CAFOD’s Head of Campaigns, Sophie Dodgeon, gives us the lowdown on what to watch out for in the year ahead – and explains why 2015 is such a crucial year for action on climate change.
1. It’s a year to say goodbye. In 2015, we reach the end of both the Kyoto Protocol and the Millennium Development Goals. Both are UN processes which set targets for governments to meet.
The Kyoto Protocol covered carbon emissions, and the Millennium Development Goals gave a global framework to measure progress on ending poverty – from improving access to education to reducing the number of women dying in childbirth.
2. It’s a year to make a new start. The end of past agreements means the pressure is on this year to set new goals and agreements to spur us on into the future.
In September, all eyes will be on New York, where there will be a major UN summit to agree a set of new Sustainable Development Goals. How far climate change is recognised in the new goals is still being negotiated. CAFOD is already involved, getting our overseas partners’ concerns heard at the highest level.
Next is Paris. By the end of 2015, all countries need to agree how they will cut carbon emissions and what collective action they will take to respond to the impact of changes in the climate (for instance, what funding they will provide to enable developing countries to cope with adapting to change).
Each country will make a pledge saying what they will do about climate change. The UK will pledge as part of the European Union.
Discussions have already started; some of the main pledges are expected to be agreed by March. The global deal itself needs to be thrashed out at a fortnight-long meeting called the COP 21 (Conference of the Parties) in Paris in December 2015.
For the sake of the communities that we work with, the deal needs to be ambitious, binding and fair to the poorest people.
3. It’s election year. In case you hadn’t already noticed, politicians and the media are already full of pledges, promises, polls and predictions. And it’s still five months until election day on 7 May. Whether or not politicians of all parties hear about the importance of tackling poverty and climate change depends on us. Check out our election materials for questions to ask when you’re meeting with or contacting your local candidates.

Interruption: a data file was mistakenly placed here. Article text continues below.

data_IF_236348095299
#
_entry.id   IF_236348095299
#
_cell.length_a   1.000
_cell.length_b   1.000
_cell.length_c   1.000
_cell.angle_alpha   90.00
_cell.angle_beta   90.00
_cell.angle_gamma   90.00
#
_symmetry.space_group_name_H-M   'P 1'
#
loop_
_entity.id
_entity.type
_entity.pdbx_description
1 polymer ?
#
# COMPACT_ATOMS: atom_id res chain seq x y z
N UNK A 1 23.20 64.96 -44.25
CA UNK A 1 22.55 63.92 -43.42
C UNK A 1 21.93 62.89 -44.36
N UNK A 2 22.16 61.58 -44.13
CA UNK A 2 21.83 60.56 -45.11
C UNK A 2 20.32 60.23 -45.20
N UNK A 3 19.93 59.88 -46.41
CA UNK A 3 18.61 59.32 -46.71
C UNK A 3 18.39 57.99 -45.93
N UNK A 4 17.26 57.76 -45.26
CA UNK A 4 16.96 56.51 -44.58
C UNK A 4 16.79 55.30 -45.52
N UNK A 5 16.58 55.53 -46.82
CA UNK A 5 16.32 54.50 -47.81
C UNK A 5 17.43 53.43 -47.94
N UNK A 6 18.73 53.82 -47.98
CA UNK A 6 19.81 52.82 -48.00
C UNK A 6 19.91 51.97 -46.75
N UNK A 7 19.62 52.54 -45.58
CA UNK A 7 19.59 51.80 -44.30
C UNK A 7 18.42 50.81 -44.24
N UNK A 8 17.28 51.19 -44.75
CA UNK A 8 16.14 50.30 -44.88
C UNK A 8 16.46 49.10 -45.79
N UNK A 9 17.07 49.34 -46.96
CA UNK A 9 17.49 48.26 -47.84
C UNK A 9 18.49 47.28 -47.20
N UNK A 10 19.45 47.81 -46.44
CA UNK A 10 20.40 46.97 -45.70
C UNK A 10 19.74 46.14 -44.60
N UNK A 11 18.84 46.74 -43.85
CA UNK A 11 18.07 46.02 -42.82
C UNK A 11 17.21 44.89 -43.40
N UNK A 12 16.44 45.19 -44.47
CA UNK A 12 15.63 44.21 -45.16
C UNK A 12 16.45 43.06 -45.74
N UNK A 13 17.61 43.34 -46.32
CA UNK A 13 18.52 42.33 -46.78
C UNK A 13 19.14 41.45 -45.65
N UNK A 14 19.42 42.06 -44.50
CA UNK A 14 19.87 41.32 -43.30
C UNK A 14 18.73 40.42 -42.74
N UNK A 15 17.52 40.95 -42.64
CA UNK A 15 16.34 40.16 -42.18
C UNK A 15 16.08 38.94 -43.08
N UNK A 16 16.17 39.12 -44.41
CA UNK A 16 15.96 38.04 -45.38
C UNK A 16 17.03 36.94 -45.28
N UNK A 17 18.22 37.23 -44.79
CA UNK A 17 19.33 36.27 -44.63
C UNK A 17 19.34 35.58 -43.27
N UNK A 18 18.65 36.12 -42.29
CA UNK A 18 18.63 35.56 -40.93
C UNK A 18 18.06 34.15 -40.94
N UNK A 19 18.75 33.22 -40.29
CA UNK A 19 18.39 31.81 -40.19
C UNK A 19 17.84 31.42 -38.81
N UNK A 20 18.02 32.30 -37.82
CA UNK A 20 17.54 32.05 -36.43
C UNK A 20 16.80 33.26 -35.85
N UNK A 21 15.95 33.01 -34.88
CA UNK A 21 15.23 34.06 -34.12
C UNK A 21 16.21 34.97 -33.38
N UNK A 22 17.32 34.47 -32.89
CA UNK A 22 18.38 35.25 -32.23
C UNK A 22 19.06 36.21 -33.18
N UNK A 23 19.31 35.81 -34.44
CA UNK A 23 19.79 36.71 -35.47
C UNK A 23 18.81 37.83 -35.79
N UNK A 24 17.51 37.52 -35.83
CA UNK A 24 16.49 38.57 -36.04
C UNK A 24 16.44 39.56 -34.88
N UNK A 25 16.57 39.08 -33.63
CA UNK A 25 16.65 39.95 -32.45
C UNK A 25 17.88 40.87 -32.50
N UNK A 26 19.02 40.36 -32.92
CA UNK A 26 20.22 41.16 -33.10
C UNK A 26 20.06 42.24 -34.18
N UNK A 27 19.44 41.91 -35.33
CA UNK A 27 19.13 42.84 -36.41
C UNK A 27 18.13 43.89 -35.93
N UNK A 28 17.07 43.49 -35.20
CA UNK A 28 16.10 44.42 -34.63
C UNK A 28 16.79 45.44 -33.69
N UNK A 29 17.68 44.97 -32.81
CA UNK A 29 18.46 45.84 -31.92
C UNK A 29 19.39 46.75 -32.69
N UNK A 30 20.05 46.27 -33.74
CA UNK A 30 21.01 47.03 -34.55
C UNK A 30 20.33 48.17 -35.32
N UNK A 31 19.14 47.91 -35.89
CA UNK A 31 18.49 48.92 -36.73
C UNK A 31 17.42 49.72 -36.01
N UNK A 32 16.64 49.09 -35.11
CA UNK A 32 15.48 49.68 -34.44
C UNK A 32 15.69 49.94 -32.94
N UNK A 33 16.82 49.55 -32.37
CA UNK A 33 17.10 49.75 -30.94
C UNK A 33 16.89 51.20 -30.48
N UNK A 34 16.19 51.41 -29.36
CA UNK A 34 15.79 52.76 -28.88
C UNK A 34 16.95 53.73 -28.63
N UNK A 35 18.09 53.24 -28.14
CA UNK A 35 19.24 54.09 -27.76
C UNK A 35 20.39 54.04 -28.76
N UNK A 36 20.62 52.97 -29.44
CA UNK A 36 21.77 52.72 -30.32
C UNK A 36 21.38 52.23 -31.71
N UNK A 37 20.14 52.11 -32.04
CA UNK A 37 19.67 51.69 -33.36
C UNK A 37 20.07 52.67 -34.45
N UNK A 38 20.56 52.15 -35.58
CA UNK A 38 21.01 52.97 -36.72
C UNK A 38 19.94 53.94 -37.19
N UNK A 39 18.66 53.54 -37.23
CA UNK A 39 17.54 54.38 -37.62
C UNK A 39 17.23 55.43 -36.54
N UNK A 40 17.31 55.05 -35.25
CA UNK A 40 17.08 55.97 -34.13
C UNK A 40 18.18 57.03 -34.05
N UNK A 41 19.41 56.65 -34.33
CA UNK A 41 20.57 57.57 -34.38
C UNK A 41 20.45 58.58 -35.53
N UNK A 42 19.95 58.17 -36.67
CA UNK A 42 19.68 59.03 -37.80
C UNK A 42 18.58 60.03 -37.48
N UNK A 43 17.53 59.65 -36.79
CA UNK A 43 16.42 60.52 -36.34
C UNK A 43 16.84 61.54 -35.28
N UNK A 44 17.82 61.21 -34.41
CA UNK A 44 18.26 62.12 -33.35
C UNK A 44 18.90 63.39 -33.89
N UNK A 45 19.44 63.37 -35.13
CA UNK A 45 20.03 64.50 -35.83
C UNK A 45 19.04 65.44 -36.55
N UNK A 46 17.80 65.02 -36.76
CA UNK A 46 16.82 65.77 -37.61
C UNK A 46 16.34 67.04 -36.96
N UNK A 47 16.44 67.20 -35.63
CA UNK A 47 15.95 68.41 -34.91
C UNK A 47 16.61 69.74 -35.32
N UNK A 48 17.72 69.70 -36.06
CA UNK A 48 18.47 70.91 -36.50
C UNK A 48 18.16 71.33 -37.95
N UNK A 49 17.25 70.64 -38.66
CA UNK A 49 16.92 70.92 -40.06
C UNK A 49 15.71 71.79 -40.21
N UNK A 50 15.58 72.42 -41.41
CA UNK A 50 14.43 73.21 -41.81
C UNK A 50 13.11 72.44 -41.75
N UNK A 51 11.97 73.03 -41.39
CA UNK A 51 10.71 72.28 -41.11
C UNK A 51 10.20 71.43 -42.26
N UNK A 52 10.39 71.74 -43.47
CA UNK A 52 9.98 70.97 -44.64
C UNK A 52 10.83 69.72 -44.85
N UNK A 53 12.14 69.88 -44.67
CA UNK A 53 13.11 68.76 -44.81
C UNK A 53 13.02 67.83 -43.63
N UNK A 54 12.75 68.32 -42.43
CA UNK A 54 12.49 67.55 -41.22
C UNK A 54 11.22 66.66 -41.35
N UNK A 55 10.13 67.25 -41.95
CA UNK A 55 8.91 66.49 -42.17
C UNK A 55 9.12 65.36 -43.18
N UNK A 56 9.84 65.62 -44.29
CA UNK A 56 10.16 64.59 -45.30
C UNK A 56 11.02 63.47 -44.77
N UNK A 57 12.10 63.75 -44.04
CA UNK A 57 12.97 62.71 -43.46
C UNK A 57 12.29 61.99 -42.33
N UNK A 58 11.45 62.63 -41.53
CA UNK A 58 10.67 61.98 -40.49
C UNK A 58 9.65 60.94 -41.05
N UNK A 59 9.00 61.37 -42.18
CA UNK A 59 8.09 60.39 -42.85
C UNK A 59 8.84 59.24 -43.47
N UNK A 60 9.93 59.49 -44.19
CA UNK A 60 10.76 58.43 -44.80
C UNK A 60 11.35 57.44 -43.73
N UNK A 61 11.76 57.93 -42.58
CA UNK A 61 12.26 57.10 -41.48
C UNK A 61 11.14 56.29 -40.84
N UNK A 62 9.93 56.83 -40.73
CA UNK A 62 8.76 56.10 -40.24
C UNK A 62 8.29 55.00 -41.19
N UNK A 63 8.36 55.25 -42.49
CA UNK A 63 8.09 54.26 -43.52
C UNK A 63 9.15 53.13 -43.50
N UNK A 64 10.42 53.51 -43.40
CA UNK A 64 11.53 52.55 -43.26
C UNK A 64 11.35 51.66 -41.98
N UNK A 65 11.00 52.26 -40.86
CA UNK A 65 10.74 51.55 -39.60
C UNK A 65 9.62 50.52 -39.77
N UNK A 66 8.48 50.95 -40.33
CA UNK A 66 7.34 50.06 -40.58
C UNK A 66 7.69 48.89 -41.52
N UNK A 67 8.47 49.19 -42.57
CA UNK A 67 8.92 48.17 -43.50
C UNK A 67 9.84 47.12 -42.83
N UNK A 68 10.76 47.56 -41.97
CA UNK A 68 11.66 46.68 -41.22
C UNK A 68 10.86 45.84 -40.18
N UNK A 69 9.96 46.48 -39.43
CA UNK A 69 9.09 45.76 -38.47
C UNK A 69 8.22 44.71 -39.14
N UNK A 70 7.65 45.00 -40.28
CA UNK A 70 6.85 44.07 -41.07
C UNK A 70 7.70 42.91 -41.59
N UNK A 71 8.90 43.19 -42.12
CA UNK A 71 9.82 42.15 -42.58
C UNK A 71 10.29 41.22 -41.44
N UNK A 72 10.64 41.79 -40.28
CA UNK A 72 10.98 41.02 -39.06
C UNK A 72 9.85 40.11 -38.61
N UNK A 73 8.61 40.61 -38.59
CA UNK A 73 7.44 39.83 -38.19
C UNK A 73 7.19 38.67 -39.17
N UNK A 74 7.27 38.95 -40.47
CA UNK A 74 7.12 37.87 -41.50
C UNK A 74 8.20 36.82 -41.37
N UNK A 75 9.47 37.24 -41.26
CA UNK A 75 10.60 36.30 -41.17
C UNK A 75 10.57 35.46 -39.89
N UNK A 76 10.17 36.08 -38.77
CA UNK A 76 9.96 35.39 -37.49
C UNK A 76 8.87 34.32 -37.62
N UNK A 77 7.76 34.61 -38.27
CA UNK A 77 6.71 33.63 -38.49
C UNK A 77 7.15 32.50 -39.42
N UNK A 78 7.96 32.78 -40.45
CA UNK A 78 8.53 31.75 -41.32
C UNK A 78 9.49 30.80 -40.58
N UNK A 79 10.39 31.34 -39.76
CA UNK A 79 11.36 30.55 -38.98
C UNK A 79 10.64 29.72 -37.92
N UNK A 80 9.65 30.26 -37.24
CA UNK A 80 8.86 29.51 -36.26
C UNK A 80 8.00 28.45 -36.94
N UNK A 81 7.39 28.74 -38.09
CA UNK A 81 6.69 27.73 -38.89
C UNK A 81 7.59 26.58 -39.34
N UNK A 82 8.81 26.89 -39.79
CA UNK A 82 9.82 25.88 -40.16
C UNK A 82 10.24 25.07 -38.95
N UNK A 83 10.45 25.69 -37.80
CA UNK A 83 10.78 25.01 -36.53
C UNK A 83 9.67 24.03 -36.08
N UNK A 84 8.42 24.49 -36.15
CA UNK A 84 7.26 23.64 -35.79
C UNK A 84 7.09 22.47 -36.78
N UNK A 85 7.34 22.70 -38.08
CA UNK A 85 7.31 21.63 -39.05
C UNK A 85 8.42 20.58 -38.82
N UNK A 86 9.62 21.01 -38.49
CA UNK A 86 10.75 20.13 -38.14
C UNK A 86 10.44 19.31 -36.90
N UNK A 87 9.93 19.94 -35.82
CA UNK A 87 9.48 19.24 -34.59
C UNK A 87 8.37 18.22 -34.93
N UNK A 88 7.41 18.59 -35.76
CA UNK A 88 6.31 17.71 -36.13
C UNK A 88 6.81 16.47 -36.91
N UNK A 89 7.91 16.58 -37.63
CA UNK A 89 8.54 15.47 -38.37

4. It’s the year a new parliament begins. Even if you don’t have a new MP in your constituency, there will be a new parliament and dozens of new MPs in place after the general election in May. And what better way to welcome them, than to turn up on their doorstep a few weeks later for a chat about climate change?
We’re part of the Climate Coalition mass lobby of parliament on 17 June. It’s called Speak Up For The Love Of… and involves thousands of people joining together in a day of celebration, action and inspiration. Sign up to Speak Up For The Love Of… and find out more.
5. This year, we can start a chain reaction. You may think that the influence of the UK is small among the 196 countries involved in the climate talks. But the UK has previously played a leading international role on climate change, and has the potential to do so again this year. If the UK pushes for a strong pledge for action within the EU, then the EU’s pledge could encourage other countries to make ambitious pledges as well.
6. It’s a year of inspiration. Bishops from every continent have called “on all Catholics and people of goodwill to engage on the road to Paris as a starting point for a new life in harmony with Creation respecting planetary boundaries.” And Pope Francis’ expected encyclical on human ecology will provide new opportunities to act and reflect on the relationship between the environment and human flourishing. Reflect on Church teaching on creation and justice.
7. Momentum is growing. For CAFOD, this campaign has only just started. We have lots to do. Last year saw some significant steps, including the launch of our One Climate, One World campaign, with thousands of CAFOD supporters taking action across England and Wales, and joining over half a million people around the world in the biggest-ever international climate rally. If our movement is to succeed, we need to keep growing.
But 2015 really matters because it comes before 2016. One year can’t solve everything. Neither can one person, one country or one organisation. There is a lot to play for this year. But for the sake of our sisters and brothers around the world – many of whom already live with the consequences of climate change – we need to keep our eyes fixed beyond 2015.
It’s just one year. But what we do this year will make new things possible in 2016, 2017 and all the years ahead.
Whether we see giant steps forward at the Paris talks, or a disappointing impasse, we need to keep up the pressure for action for years to come. We know that to respond to such a challenge will take the biggest movement for change we’ve ever seen. I hope you will be part of it.